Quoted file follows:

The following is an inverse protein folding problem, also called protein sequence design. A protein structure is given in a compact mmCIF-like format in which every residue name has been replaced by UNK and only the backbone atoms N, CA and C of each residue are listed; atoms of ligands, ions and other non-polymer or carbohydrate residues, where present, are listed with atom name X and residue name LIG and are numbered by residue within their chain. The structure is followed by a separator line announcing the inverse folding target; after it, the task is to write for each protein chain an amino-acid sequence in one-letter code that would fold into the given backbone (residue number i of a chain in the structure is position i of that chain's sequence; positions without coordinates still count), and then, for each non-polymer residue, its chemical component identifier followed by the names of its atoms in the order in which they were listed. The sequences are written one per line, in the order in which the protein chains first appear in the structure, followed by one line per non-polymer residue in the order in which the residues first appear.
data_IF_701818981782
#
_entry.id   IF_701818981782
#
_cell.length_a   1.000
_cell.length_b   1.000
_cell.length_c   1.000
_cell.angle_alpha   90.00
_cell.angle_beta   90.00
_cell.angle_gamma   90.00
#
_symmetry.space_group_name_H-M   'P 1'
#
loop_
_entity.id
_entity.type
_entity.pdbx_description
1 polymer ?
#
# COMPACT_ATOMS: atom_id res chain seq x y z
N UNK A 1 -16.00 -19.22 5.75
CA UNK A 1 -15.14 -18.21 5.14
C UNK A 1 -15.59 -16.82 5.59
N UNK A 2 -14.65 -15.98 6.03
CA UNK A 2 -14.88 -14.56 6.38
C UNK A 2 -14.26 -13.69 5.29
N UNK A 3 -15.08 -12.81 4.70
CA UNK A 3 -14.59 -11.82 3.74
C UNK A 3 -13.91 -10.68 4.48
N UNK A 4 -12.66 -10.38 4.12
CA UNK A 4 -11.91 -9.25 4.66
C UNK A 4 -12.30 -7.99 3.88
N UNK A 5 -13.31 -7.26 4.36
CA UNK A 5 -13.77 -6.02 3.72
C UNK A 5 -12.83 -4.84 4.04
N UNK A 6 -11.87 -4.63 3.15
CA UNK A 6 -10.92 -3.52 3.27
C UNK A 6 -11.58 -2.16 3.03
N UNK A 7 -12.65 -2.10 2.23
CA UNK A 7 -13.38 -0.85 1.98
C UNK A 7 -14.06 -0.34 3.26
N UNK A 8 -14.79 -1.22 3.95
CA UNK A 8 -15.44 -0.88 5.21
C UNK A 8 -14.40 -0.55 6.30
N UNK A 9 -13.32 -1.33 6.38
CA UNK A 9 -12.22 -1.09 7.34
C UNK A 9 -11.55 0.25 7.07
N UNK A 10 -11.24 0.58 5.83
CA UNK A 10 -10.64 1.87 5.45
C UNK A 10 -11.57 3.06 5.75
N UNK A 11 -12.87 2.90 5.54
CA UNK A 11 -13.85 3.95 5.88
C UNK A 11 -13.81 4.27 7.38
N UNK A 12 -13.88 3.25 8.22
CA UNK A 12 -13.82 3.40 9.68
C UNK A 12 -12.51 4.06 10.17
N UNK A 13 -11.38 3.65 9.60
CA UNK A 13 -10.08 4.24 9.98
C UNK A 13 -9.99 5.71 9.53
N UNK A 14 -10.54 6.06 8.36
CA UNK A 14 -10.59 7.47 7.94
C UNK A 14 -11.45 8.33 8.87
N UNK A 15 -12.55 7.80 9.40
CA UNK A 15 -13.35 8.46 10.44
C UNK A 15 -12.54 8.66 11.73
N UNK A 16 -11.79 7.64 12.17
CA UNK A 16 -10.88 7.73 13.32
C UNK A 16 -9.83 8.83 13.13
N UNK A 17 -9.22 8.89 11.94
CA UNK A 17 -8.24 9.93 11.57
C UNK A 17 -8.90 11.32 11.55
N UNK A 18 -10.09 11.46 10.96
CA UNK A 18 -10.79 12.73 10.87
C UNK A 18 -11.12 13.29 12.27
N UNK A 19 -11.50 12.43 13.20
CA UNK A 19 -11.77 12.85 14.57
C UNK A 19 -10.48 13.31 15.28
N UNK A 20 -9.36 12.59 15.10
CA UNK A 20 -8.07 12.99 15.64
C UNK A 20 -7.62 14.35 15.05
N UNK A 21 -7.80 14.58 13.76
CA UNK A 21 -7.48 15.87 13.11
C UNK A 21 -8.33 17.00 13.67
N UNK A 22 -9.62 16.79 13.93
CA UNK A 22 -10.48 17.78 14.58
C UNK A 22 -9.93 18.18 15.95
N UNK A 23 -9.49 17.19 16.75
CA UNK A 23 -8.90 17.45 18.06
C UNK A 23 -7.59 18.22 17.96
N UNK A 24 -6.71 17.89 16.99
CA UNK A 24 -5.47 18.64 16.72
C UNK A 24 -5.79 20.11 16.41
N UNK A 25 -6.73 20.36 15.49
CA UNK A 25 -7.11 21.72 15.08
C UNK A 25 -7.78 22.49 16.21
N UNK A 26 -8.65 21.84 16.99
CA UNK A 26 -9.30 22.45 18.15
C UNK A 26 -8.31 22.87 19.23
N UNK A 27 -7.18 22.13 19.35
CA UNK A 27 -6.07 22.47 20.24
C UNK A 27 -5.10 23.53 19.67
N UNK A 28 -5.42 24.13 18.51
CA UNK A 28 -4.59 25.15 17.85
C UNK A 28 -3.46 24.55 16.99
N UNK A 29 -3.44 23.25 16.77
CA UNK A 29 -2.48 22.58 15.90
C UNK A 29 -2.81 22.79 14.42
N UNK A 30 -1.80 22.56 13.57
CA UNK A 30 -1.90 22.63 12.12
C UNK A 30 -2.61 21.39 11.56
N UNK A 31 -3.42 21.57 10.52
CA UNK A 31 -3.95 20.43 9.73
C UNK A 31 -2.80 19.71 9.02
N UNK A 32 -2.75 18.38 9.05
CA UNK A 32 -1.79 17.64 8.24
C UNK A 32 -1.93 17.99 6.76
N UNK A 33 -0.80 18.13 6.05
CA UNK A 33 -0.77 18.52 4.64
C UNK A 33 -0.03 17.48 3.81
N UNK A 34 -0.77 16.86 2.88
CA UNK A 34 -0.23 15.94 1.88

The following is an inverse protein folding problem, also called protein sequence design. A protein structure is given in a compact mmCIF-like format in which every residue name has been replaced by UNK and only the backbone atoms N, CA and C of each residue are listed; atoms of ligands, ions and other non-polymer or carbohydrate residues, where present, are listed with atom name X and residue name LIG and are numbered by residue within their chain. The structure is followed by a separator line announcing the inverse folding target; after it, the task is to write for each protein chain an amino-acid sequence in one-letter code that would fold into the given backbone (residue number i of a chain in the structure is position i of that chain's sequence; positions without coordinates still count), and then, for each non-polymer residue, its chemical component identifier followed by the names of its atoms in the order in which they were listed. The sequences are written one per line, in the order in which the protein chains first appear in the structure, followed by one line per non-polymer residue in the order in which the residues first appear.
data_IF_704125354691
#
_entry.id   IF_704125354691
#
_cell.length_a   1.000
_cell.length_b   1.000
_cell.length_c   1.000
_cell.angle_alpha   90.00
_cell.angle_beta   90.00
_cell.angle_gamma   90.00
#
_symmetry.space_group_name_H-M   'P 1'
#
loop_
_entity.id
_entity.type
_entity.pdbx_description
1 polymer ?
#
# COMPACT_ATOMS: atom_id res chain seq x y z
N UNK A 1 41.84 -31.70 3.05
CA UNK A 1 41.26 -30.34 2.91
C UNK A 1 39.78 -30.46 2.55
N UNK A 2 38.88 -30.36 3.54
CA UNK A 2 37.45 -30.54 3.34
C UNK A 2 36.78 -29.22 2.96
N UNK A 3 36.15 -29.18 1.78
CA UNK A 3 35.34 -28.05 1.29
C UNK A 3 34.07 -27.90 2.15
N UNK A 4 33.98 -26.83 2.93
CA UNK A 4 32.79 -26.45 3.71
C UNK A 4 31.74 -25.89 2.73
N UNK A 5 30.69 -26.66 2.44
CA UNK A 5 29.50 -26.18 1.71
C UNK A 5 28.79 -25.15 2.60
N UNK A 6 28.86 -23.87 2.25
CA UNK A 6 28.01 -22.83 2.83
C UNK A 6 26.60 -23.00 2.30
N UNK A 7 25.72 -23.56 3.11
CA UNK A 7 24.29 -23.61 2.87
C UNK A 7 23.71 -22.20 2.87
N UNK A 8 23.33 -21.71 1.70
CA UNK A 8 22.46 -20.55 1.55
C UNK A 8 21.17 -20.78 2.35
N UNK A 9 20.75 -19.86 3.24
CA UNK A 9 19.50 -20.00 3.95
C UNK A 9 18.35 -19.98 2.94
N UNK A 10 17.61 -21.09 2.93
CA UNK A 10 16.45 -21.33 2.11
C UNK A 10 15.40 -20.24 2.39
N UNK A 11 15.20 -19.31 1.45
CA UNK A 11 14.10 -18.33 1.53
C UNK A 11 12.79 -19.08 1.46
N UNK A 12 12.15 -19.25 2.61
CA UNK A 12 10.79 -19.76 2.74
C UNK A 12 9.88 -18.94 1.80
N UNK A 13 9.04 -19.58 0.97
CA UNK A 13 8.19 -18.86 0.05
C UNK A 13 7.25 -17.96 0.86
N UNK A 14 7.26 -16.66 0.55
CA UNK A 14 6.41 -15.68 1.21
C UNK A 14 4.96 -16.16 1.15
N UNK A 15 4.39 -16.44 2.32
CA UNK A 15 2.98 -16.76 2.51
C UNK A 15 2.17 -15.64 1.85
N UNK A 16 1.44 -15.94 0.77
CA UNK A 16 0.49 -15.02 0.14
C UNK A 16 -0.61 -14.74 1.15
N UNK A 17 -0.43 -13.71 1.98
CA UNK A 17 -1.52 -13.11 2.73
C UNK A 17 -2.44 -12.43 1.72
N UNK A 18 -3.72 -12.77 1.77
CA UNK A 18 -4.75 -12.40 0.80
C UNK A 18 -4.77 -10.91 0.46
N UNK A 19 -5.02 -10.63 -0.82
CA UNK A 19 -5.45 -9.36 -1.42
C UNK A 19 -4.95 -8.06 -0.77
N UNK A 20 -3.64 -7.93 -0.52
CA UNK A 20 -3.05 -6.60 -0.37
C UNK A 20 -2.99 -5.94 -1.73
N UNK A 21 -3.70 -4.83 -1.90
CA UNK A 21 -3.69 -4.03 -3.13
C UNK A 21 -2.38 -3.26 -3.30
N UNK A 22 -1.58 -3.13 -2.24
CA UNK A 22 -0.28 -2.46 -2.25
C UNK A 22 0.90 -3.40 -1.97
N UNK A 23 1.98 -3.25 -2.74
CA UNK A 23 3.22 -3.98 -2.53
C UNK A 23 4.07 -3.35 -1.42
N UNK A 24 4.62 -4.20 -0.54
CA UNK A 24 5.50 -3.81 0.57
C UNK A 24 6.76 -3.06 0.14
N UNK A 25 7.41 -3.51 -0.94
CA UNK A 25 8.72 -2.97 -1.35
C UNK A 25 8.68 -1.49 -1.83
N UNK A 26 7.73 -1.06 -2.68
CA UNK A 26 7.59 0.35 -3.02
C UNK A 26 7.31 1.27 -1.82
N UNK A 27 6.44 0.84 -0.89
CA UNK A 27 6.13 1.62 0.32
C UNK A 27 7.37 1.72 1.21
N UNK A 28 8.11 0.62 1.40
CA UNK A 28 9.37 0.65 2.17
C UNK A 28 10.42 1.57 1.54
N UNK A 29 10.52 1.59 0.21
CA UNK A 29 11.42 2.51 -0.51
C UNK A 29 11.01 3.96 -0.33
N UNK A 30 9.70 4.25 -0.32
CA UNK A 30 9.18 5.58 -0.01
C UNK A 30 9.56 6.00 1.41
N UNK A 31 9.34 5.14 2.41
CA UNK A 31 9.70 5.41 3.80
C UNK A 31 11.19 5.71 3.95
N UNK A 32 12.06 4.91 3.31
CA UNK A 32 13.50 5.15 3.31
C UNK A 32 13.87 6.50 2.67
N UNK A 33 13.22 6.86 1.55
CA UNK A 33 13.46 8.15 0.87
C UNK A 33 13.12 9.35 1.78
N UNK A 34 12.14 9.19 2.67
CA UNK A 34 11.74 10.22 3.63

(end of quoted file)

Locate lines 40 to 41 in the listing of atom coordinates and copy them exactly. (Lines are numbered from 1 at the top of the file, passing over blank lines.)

N UNK A 7 -12.65 -2.10 2.23
CA UNK A 7 -13.38 -0.85 1.98